Note that while the adjective ‘ordered’ usually refers to a partial order, it is traditionally used more strictly when placed before ‘field’.
One often sees the definition using a total order instead of the linear order . This makes no difference in classical mathematics, but we need to use linear orders in constructive mathematics if we wish to have the usual examples.
Every complete ordered field is archimedean.
Suppose otherwise: let be given, and suppose is an upper bound of . Then is an upper bound of and consequently there can be no least upper bound of the sequence, contradicting Dedekind completeness.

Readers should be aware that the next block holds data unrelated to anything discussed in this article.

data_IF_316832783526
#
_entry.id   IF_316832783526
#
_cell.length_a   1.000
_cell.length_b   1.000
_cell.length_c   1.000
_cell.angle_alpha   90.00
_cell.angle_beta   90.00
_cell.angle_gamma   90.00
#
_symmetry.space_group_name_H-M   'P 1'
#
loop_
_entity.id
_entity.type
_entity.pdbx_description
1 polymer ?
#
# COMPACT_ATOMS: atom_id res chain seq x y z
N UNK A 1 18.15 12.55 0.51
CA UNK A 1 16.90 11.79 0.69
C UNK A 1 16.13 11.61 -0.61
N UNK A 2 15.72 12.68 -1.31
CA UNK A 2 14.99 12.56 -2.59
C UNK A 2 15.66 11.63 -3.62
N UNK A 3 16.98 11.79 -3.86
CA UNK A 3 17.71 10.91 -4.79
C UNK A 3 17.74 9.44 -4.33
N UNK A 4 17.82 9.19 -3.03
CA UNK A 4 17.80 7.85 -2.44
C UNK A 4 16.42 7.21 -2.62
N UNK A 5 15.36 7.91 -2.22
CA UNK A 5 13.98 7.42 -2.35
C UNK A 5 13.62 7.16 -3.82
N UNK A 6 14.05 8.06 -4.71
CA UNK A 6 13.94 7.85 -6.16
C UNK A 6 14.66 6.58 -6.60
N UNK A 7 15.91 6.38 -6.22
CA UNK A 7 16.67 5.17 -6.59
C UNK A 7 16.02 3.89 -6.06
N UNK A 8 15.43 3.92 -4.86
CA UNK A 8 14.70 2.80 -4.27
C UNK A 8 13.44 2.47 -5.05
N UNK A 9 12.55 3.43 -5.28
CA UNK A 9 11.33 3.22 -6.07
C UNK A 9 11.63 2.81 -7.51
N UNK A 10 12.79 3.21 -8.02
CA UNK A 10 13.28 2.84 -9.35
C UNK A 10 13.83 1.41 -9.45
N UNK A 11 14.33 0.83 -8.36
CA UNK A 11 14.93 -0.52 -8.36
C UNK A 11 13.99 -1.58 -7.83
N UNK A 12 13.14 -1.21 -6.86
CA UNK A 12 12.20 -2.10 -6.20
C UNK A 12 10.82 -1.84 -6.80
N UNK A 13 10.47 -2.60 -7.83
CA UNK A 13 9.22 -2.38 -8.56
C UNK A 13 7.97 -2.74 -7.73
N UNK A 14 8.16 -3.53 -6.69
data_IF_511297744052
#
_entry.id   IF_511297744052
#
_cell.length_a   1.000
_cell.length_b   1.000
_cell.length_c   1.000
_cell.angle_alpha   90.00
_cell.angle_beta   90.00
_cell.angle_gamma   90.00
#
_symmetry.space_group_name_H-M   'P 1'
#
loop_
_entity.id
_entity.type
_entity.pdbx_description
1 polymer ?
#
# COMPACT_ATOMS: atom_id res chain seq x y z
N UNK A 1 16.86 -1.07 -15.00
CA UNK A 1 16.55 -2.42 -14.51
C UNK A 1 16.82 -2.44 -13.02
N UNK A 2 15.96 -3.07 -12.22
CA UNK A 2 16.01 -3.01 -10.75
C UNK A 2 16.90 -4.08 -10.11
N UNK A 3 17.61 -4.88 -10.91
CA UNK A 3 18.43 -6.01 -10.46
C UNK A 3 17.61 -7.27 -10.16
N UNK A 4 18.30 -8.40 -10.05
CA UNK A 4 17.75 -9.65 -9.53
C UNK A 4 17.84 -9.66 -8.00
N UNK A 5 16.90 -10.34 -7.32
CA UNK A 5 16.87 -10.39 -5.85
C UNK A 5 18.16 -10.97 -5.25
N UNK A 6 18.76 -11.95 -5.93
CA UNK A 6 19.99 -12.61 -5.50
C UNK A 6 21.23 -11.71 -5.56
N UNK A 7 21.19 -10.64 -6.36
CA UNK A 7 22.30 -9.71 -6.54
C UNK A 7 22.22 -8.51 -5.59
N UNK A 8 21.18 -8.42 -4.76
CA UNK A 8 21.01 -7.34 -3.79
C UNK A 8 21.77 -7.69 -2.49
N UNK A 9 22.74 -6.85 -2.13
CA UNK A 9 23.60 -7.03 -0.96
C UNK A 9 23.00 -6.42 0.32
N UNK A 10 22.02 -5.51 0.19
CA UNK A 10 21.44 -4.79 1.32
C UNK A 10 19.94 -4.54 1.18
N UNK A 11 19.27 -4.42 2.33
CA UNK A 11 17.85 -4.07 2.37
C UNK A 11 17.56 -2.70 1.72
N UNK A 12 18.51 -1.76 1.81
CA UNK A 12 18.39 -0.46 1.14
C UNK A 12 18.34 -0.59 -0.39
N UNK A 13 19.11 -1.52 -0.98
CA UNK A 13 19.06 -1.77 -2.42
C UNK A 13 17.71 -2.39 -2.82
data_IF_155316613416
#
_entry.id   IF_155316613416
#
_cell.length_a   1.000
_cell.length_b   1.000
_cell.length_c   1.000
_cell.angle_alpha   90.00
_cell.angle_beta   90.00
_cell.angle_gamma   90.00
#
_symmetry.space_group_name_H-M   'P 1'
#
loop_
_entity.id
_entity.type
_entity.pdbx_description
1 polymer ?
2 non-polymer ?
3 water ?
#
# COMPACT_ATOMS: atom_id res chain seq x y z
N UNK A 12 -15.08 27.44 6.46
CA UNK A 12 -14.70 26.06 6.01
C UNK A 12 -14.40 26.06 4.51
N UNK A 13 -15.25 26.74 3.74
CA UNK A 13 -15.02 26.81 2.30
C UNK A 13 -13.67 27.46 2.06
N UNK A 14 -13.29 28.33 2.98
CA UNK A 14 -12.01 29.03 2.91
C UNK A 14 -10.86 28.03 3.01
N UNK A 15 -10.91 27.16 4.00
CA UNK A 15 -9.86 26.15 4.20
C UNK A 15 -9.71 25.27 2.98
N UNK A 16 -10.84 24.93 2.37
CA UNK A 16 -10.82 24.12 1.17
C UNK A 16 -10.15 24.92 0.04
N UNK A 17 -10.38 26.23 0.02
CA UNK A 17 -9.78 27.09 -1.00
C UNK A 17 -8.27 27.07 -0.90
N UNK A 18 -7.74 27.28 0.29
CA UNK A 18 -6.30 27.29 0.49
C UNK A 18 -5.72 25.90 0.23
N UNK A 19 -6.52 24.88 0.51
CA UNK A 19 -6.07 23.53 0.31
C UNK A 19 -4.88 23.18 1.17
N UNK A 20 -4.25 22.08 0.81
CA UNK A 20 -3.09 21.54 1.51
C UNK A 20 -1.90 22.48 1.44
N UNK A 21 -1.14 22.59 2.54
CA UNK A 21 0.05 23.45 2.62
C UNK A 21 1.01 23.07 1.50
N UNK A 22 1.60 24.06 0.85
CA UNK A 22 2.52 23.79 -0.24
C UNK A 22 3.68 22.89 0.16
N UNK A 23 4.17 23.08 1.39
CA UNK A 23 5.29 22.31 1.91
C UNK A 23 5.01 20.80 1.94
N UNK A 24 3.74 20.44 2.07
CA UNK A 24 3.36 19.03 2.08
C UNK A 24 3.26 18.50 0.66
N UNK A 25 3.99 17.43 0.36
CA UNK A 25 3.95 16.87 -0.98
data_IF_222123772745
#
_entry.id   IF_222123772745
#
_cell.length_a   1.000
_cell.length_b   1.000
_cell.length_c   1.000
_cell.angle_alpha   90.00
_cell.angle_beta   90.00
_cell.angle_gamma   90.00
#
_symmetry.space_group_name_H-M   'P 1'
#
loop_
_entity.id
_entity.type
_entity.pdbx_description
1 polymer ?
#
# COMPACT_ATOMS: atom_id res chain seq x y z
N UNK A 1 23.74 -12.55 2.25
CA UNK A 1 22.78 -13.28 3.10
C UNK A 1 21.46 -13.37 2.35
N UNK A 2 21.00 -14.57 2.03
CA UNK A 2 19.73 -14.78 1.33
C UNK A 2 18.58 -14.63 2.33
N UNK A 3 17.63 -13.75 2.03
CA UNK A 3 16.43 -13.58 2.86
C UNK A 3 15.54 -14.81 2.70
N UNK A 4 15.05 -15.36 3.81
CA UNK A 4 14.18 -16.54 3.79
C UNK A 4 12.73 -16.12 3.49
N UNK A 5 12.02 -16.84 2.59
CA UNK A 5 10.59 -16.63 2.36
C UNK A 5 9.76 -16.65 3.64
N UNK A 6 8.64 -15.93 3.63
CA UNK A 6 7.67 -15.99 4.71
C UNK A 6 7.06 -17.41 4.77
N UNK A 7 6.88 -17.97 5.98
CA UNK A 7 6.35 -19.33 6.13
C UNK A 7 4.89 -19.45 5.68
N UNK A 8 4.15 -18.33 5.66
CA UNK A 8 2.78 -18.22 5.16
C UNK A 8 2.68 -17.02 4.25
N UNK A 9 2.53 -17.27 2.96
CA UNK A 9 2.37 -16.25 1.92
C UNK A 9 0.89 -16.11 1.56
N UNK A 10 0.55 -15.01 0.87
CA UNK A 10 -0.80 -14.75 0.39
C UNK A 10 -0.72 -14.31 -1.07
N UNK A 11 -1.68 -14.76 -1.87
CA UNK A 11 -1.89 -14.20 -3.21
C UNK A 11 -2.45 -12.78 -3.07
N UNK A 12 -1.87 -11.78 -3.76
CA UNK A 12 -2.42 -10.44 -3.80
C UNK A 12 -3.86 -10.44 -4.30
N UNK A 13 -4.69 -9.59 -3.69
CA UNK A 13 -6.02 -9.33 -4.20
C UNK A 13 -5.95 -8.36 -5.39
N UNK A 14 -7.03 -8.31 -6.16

The following is a result in classical mathematics.
A field admits an order (“is orderable”) if and only if it is a real field, i.e., if the element is not a sum of squares.
Given an ordered field, any non-zero square is positive since either or is positive, and so is positive. Hence a sum of non-zero squares cannot be negative, and in particular cannot be equal to .
In the other direction, every real field may be embedded in a real closed field (this requires Zorn's lemma), and a real closed field admits a unique ordering. The restriction of this ordering to the embedded field gives an ordering on .